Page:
I am still very involved with the Central Coast, playing with the hurlers and as an active member of the committee. Our seasons run from January to the end of August, and consist of several pre-season tournaments, NSW league and then the Championship. There are five hurling teams in Sydney, and the standard is pretty high and it is always very competitive, with very little between the teams. We train 2-3 times a week and train alongside our camogie and ladies football teams. We did have a junior football team for a couple of years, but much like Ballycran hurling has always been our focus. We won our first NSW championship in 17 years in 2018, and were able to back it up this year with another NSW title. Ballycran was well represented in these teams, with Denis “Cody” Crawford managing the team, and myself, Paul Keith and Mick McCullough all hurling in the first 15. We even had Seany Mac on the water this year!
This time with our own Seany Mac
Outside of hurling I like going to the beach on the weekends and catching up with the lads for a few Schooners.
Looking back again at your time in Ballycran, what would be your prominent memory of being around McKenna Park?
I have lots of great memories of McKenna Park, but what sticks in my mind the most was probably the school summers as a kid. There would be a heap of us that would cycle round to the park and spend most of the day pucking around, having free and skills competitions and generally messing about. I also don’t think you can have a memory of McKenna Park without mentioning Big Jim, who was always around, making sure we weren’t playing “foreign” sports or hammering balls off the pebbledash.
Ballycran’s ‘Big’ Jim attentively caring for our Park
We’ll assume you manage to get back ‘home’ for the odd family reunion, holiday etc, can we ask what do you look forward to the most?
Family and friends are always the most important thing for me when I am home and now even more so with my nephew Diolun on the scene. I do Facetime home most weekends, to stave off the homesickness, but nothing beats being home with the fresh air and the new potatoes.
Other than that, catching up with my friends, having a nice pint of Guinness in Johns and the spuds. I always try to make at least one hurling training when I am home too, just to make sure I haven’t fallen too far off the pace.
Tell us a little bit more about your life away from Ballycran, for instance, what’s your weekly routine, how do you attack the weekend, and what’s a holiday from where you currently live?
I work in the city and up until recently had been studying for my professional accounting exams, which thankfully are now over me. Monday to Friday consists of work in the day and in the hurling season, training during the week and matches on the weekend.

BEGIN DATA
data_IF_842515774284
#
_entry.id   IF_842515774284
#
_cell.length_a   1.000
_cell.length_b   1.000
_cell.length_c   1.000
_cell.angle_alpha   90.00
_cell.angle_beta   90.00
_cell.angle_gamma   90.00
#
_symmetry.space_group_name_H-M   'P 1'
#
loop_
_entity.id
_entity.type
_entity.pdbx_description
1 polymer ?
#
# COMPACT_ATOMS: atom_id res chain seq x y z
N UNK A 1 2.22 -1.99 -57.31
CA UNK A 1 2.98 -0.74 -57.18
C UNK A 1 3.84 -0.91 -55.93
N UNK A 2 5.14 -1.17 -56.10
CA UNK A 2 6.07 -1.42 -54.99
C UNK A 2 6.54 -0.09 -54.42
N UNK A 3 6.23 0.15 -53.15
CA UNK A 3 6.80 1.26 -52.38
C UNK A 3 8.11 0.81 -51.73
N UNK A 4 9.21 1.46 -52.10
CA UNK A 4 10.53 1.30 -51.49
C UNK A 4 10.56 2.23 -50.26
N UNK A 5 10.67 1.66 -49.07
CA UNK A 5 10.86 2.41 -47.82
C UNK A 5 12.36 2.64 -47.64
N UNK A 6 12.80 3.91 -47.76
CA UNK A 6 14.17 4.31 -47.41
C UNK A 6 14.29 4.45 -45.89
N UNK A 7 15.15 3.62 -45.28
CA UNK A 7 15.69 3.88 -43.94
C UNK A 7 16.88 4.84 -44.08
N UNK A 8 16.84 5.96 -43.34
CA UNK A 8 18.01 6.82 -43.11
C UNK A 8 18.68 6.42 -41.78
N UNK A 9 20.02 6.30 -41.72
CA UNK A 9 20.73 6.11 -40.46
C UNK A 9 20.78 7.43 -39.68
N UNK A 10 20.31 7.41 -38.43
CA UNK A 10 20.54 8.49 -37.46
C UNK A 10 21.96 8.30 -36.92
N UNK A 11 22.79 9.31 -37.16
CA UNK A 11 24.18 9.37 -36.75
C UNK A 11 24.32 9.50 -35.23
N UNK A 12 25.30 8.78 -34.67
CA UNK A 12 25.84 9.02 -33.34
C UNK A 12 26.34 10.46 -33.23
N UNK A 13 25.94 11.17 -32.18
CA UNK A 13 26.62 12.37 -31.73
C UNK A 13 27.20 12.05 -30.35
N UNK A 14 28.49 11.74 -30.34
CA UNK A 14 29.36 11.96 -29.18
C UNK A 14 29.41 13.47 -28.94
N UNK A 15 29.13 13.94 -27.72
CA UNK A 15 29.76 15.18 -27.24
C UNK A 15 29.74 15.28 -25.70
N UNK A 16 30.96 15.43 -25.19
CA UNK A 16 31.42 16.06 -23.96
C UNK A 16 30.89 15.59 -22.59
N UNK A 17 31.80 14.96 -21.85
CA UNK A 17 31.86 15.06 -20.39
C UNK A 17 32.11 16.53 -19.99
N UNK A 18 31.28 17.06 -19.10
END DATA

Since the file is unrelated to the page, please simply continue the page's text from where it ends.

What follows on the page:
In the off-season, life is stereotypically Australian, with beaches, beers and barbecues.
Quality time with Brian Senior
With holidays, the last few trips have been home, but I have made it to Fiji and New Zealand over the past few years too for some R&R.
You’re now settled in, doing well, but can we raise our hopes of seeing you return at a later point in time?
Roisin and I get married next year, along with Andy and my sister Gemma, so we will be back three times in 2020!
Next year the suit will be different but for now, Ballycran’s Paul Keith joins in with a cool one
But at the minute we are both enjoying our time in Sydney and are pretty settled, so no plans to come home for good, but who knows, if a few kids come along in the future, I would love to see them playing in the black and amber. I would just need to convince Roisin to make the move to the Ards!
Finally, do you have a message to send home to Ballycran?
Keep doing what you’re doing! The growth and activity of the club has really grown by leaps and bounds over the last few years, and it has been great to track it on social media all the way from Australia.
Whether it be the success on the field, the new facilities or the great sense of community, I always take a great deal of pride that I come from Ballycran and I know that the rest of the lads here in Sydney do too.
Ballycran is profoundly grateful to our Diaspora for sharing their life stories and wishes them a safe, happy and fulfilled life. We look forward to seeing you again, in the not too distant future.